Conference PaperPDF Available

Impact of vertical layering and the uncertainty and anisotropy of hydraulic conductivity on HT-ATES performance

  • Delft University of Technology & KWR Water research institute


The suitability of high temperature aquifer thermal energy storage (HT-ATES) systems, among many other applications in the subsurface, is for a large extent determined by the hydrogeological aquifer properties. Important subsurface properties that are challenging to fully determine in the field are the hydraulic conductivity, the vertical variation of hydraulic conductivity and associated anisotropy factor between vertical and horizontal hydraulic conductivity. To know to what extend these uncertain parameters need to be known for optimal design, the effect these properties have on the performance of HT-ATES wells is studied via numerical simulations of ATES wells under varying operational conditions for yearly storage cycles. Results show that for low temperature storage (<30 °C), hydraulic conductivity anisotropy does not affect the recovery efficiency, as energy losses driven by buoyancy flow do not occur. For storage at high temperature (90 °C), buoyancy flow negatively affects recovery efficiencies, but it's influence decreases with lower vertical permeability (higher anisotropy). HT-ATES wells in vertically layered aquifers are compared to homogeneous aquifers with equal upscaled hydraulic conductivity determined with averaging. When the vertical layering variation occurs on a relatively large scale, the systems perform differently (in most cases more energy loss due to buoyancy flow and conduction, in some cases positive influence due to re-use of upward driven hot water.) Only when the layers are small (m scale) and equally distributed across the height of the aquifer, HT-ATES performance is similar to equal homogeneous anisotropic scenario. In general, the results of this study indicate that the variability of hydraulic conductivity anisotropy and layering in an aquifer impact HT-ATES performance. Moreover, upscaling of initial hydraulic conductivity for performance modelling is often not possible on the aquifer scale. Hence, it is essential to perform characterization of the aquifer on appropriate scales (both small scale and large scale) and perform modelling by using appropriately upscaled hydraulic conductivity or by simulating the appropriate sub-layers in the aquifer.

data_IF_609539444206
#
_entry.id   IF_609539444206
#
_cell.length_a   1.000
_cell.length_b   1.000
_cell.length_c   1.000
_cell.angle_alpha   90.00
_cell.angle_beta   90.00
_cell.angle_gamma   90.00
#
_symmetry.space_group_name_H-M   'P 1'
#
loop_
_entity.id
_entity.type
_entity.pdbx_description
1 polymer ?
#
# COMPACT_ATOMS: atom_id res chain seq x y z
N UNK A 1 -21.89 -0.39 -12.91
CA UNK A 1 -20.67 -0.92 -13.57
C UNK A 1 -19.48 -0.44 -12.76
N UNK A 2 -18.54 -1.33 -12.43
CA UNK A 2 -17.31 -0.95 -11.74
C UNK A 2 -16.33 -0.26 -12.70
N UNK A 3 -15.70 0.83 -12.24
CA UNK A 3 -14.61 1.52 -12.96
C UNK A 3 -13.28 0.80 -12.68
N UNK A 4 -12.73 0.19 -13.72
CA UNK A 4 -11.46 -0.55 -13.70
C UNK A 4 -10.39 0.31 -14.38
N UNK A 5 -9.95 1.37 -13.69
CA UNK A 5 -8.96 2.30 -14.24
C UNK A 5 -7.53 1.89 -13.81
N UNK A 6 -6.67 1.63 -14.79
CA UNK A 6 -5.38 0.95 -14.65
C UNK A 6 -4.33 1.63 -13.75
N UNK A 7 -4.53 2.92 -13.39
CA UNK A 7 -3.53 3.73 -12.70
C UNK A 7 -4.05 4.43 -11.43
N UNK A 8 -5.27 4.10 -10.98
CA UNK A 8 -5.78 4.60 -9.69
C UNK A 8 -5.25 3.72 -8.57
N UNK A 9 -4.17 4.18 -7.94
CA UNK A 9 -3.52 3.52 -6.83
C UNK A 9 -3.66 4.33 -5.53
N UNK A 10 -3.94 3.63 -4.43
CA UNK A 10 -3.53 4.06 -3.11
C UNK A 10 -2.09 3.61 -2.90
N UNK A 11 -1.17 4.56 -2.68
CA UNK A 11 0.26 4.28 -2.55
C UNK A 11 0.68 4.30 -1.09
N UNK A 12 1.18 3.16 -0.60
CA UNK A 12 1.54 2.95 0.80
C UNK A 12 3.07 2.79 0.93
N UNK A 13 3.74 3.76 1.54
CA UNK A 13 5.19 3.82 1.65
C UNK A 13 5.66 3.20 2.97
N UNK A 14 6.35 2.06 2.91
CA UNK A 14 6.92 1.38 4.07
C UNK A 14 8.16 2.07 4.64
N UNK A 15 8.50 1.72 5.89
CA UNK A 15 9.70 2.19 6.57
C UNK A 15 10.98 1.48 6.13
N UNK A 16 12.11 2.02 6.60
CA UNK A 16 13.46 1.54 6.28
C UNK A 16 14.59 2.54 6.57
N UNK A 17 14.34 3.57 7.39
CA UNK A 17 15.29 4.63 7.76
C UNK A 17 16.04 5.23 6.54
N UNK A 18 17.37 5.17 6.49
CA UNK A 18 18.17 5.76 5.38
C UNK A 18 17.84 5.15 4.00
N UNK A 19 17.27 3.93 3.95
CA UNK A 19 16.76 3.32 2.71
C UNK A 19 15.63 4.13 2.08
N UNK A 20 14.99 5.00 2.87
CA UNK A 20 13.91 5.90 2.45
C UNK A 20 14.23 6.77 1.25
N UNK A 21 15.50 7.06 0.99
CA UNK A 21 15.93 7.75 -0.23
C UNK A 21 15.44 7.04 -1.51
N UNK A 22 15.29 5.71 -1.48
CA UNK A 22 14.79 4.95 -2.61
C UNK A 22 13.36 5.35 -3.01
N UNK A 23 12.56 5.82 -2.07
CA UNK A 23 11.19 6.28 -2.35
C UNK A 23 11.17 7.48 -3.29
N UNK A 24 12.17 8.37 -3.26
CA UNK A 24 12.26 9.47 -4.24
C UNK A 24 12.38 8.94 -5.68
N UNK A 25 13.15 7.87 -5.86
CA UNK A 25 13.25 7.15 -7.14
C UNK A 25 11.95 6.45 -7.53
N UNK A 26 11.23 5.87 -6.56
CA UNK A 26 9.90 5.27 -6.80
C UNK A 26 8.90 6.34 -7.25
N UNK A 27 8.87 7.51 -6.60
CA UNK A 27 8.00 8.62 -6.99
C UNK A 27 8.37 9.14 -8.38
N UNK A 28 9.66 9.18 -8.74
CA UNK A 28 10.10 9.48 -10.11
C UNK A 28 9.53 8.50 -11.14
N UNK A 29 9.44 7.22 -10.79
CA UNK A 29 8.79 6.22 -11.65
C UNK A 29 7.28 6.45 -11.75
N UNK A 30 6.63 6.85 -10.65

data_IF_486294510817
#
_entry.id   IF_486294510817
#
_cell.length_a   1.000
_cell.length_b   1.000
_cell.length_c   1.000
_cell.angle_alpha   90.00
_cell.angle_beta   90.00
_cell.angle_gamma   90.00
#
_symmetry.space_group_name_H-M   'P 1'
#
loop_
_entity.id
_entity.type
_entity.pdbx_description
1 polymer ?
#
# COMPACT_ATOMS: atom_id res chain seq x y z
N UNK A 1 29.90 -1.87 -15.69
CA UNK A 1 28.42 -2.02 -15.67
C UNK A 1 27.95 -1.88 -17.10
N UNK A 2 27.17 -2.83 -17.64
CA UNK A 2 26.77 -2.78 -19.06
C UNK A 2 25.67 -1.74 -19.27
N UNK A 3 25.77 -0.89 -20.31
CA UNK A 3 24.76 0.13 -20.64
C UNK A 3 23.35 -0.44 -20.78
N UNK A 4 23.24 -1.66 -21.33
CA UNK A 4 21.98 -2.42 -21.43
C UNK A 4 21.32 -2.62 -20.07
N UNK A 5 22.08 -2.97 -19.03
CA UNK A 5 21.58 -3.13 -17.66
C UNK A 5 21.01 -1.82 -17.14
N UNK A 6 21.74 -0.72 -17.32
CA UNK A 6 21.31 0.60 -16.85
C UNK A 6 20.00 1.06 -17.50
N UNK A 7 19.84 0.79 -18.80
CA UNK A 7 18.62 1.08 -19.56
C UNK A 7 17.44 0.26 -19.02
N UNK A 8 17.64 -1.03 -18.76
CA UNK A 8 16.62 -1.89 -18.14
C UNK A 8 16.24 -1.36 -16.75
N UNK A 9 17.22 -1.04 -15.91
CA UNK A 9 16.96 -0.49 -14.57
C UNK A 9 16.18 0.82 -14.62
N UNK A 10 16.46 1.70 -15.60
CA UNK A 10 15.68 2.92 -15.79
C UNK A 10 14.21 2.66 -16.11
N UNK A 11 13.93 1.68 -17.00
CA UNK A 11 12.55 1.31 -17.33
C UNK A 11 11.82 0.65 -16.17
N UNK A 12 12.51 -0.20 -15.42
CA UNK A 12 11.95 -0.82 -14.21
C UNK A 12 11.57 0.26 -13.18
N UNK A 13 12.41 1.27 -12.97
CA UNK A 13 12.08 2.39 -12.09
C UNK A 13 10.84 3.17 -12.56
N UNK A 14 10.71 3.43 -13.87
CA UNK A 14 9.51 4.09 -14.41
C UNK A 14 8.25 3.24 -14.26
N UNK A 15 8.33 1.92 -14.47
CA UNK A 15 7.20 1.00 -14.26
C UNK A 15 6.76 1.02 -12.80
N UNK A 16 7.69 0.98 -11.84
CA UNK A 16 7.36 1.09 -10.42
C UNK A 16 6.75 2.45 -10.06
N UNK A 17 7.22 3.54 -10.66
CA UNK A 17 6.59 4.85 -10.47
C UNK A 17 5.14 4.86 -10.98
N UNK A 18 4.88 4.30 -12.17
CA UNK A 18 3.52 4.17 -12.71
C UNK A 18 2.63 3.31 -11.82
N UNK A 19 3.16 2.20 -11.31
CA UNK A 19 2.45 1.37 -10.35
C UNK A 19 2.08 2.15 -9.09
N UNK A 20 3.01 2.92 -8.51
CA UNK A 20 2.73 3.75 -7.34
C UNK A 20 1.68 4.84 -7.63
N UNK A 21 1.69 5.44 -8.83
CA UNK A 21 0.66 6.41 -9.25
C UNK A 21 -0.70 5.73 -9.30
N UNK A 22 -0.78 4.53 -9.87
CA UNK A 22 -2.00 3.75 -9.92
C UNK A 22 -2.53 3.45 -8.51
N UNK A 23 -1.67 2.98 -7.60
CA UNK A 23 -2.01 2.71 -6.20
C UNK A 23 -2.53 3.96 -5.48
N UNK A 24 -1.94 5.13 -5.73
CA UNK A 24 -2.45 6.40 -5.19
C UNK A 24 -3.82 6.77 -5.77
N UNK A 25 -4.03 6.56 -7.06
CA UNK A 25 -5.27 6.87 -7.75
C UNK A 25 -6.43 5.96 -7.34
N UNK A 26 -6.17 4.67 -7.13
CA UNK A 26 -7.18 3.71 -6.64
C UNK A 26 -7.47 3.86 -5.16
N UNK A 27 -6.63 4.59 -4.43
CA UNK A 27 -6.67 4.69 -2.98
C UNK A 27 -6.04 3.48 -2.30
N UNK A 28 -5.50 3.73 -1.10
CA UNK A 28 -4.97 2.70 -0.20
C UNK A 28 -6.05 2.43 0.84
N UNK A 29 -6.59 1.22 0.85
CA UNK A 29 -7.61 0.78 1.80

European Geothermal Congress 2022
Berlin, Germany | 17-21 October 2022
Impact of vertical layering and the uncertainty and anisotropy of hydraulic
conductivity on HT-ATES performance
Stijn Beernink1,2, Auke Barnhoorn1, Philip J. Vardon1, Martin Bloemendal1,2, Niels Hartog2
1 TU Delft, Faculty of Civil Engineering and Geosciences, Stevinweg 1 Delft
2 KWR Water Research Institute, Groningenhaven 7 Nieuwegein
Keywords: HT-ATES, hydraulic conductivity,
anisotropy, recovery efficiency, performance
The suitability of high temperature aquifer thermal
energy storage (HT-ATES) systems, among many other
applications in the subsurface, is for a large extent
determined by the hydrogeological aquifer properties.
Important subsurface properties that are challenging to
fully determine in the field are the hydraulic
conductivity, the vertical variation of hydraulic
conductivity and associated anisotropy factor between
vertical and horizontal hydraulic conductivity. To know
to what extend these uncertain parameters need to be
known for optimal design, the effect these properties
have on the performance of HT-ATES wells is studied
via numerical simulations of ATES wells under varying
operational conditions for yearly storage cycles.
Results show that for low temperature storage (<30 °C),
hydraulic conductivity anisotropy does not affect the
recovery efficiency, as energy losses driven by
buoyancy flow do not occur. For storage at high
temperature (90 °C), buoyancy flow negatively affects